It’s fine. Don’t fight it.

There is always more than one solution to a given problem. There is always something you can fix or refactor forever. There is never one definite answer to a design problem. The golden answer to any architectural question is “it depends”. Every design decision has it’s tradeoffs. Learning how to assess these tradeoffs is a lifetime challenge.

If you ever happen to delve on some issue for days, remember: better done than perfect. Don’t try to reach the absolute. Focus on delivering and take shortcuts if you need to. We all did. Sometimes we’re laughing at it:

programming book parodies
Must-have programming books

The truth is we’ve all made those shady things. Who has never copy-pasted some code from Stack Overflow? Googling an error messages? Every freaking day. Trying stuff until it works? The story of my life.

They are probably not the best practices but you should not hesitate to use them. If it helps you to move on, to deliver, to solve a problem you’re stuck with – do it! You’ll revisit later. Or not. The world is not going to fall apart.

 6. The Hermit

It’s fine. But fight it. Don’t go alone.

a hermit The biggest mistake I made in early days of my career was not engaging enough with the community. You know, social fears, low self-esteem etc.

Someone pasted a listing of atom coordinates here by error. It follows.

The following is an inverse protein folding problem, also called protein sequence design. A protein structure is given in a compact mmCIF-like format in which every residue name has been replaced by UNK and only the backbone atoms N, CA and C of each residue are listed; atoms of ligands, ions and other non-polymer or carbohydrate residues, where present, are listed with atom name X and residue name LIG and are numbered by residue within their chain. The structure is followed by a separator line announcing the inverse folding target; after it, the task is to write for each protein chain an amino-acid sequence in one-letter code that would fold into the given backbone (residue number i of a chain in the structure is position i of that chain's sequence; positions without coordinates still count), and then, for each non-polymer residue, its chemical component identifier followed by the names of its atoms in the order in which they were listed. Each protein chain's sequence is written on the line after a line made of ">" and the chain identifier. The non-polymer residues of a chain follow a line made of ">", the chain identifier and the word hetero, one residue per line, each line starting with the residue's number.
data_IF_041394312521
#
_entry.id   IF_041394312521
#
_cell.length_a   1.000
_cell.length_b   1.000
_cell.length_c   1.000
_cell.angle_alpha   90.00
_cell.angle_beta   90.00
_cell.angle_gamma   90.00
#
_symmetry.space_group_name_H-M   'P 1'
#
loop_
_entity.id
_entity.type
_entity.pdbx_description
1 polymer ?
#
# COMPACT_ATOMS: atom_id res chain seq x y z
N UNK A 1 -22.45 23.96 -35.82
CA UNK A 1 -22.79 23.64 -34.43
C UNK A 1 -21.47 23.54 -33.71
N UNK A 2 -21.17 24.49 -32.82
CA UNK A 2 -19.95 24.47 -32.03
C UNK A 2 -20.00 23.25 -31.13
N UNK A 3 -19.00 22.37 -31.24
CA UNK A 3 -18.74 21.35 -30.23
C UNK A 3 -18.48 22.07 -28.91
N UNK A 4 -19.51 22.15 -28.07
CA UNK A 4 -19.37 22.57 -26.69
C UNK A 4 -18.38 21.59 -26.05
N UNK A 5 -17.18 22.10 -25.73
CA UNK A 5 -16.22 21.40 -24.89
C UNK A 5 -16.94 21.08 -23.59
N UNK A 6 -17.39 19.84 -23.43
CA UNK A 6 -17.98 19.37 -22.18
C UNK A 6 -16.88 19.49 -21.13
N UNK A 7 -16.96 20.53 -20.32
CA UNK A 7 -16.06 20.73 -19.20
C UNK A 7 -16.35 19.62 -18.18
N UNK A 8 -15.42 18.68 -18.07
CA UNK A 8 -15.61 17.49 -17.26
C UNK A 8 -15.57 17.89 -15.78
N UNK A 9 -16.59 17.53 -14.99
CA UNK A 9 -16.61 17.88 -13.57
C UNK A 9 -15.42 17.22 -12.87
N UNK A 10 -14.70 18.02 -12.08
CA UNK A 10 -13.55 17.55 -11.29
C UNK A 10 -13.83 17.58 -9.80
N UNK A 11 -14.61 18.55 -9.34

Find yourself a programming buddy, a mentor, go to a local programmers meetup and leverage social media (Programmers on snapchat).

Find people who are interested and talk to them about what you do. There are lots of them out there waiting to listen and to help you.

Programming is not a solo act, it’s a team sport. And it’s not so much about the code as it is about the people.

Final round

No one said it’s going to be easy. The enemies are real, the challenges are big.

But once you learn how to deal with them, once you manage to reach your inner zen – you’ll be rewarded. If you’re lucky you may even get into the state of flow. And then you know, you’re in the right place.

For me programming is a satisfying job and a one that keeps me in a positive state of mind for most of the time. A mental shape, in which I feel that I am constantly growing. Not only in terms of technical skill but, more importantly, as a human being.

Do you have similar experiences? Or perhaps you have other enemies you’re fighting every day? Please share your story in the comments and let’s talk about it!

PS. All drawings by the one and only Gosia.